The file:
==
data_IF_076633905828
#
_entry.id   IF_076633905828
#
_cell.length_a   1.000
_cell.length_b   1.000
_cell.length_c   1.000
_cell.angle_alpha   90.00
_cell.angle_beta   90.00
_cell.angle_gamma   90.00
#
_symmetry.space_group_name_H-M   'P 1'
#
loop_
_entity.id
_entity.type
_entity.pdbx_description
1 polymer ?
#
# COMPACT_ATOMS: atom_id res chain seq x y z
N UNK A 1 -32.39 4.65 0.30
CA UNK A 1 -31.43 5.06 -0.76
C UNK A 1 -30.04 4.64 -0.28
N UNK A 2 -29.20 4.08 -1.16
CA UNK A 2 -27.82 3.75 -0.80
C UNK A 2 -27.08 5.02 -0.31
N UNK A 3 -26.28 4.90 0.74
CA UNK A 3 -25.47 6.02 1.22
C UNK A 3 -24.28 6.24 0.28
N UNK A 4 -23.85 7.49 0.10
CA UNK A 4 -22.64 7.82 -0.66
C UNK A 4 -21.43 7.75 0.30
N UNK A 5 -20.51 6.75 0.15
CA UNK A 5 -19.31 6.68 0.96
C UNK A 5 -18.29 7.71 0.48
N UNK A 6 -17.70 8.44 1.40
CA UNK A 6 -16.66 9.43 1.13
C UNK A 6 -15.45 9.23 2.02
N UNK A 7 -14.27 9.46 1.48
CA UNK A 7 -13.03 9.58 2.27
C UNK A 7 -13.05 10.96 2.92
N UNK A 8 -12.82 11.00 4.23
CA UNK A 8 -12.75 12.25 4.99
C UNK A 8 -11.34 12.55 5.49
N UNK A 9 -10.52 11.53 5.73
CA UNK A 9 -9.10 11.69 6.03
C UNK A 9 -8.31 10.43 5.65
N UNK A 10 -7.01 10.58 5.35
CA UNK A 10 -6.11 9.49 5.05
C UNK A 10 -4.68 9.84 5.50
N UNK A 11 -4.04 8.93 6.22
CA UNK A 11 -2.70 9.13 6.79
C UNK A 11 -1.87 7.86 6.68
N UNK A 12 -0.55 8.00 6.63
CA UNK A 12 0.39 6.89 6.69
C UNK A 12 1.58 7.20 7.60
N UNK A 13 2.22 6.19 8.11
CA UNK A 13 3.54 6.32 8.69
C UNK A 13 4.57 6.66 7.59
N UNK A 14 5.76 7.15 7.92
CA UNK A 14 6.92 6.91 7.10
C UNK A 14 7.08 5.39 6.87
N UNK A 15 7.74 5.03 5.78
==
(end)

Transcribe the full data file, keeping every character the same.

data_IF_076633905828
#
_entry.id   IF_076633905828
#
_cell.length_a   1.000
_cell.length_b   1.000
_cell.length_c   1.000
_cell.angle_alpha   90.00
_cell.angle_beta   90.00
_cell.angle_gamma   90.00
#
_symmetry.space_group_name_H-M   'P 1'
#
loop_
_entity.id
_entity.type
_entity.pdbx_description
1 polymer ?
#
# COMPACT_ATOMS: atom_id res chain seq x y z
N UNK A 1 -32.39 4.65 0.30
CA UNK A 1 -31.43 5.06 -0.76
C UNK A 1 -30.04 4.64 -0.28
N UNK A 2 -29.20 4.08 -1.16
CA UNK A 2 -27.82 3.75 -0.80
C UNK A 2 -27.08 5.02 -0.31
N UNK A 3 -26.28 4.90 0.74
CA UNK A 3 -25.47 6.02 1.22
C UNK A 3 -24.28 6.24 0.28
N UNK A 4 -23.85 7.49 0.10
CA UNK A 4 -22.64 7.82 -0.66
C UNK A 4 -21.43 7.75 0.30
N UNK A 5 -20.51 6.75 0.15
CA UNK A 5 -19.31 6.68 0.96
C UNK A 5 -18.29 7.71 0.48
N UNK A 6 -17.70 8.44 1.40
CA UNK A 6 -16.66 9.43 1.13
C UNK A 6 -15.45 9.23 2.02
N UNK A 7 -14.27 9.46 1.48
CA UNK A 7 -13.03 9.58 2.27
C UNK A 7 -13.05 10.96 2.92
N UNK A 8 -12.82 11.00 4.23
CA UNK A 8 -12.75 12.25 4.99
C UNK A 8 -11.34 12.55 5.49
N UNK A 9 -10.52 11.53 5.73
CA UNK A 9 -9.10 11.69 6.03
C UNK A 9 -8.31 10.43 5.65
N UNK A 10 -7.01 10.58 5.35
CA UNK A 10 -6.11 9.49 5.05
C UNK A 10 -4.68 9.84 5.50
N UNK A 11 -4.04 8.93 6.22
CA UNK A 11 -2.70 9.13 6.79
C UNK A 11 -1.87 7.86 6.68
N UNK A 12 -0.55 8.00 6.63
CA UNK A 12 0.39 6.89 6.69
C UNK A 12 1.58 7.20 7.60
N UNK A 13 2.22 6.19 8.11
CA UNK A 13 3.54 6.32 8.69
C UNK A 13 4.57 6.66 7.59
N UNK A 14 5.76 7.15 7.92
CA UNK A 14 6.92 6.91 7.10
C UNK A 14 7.08 5.39 6.87
N UNK A 15 7.74 5.03 5.78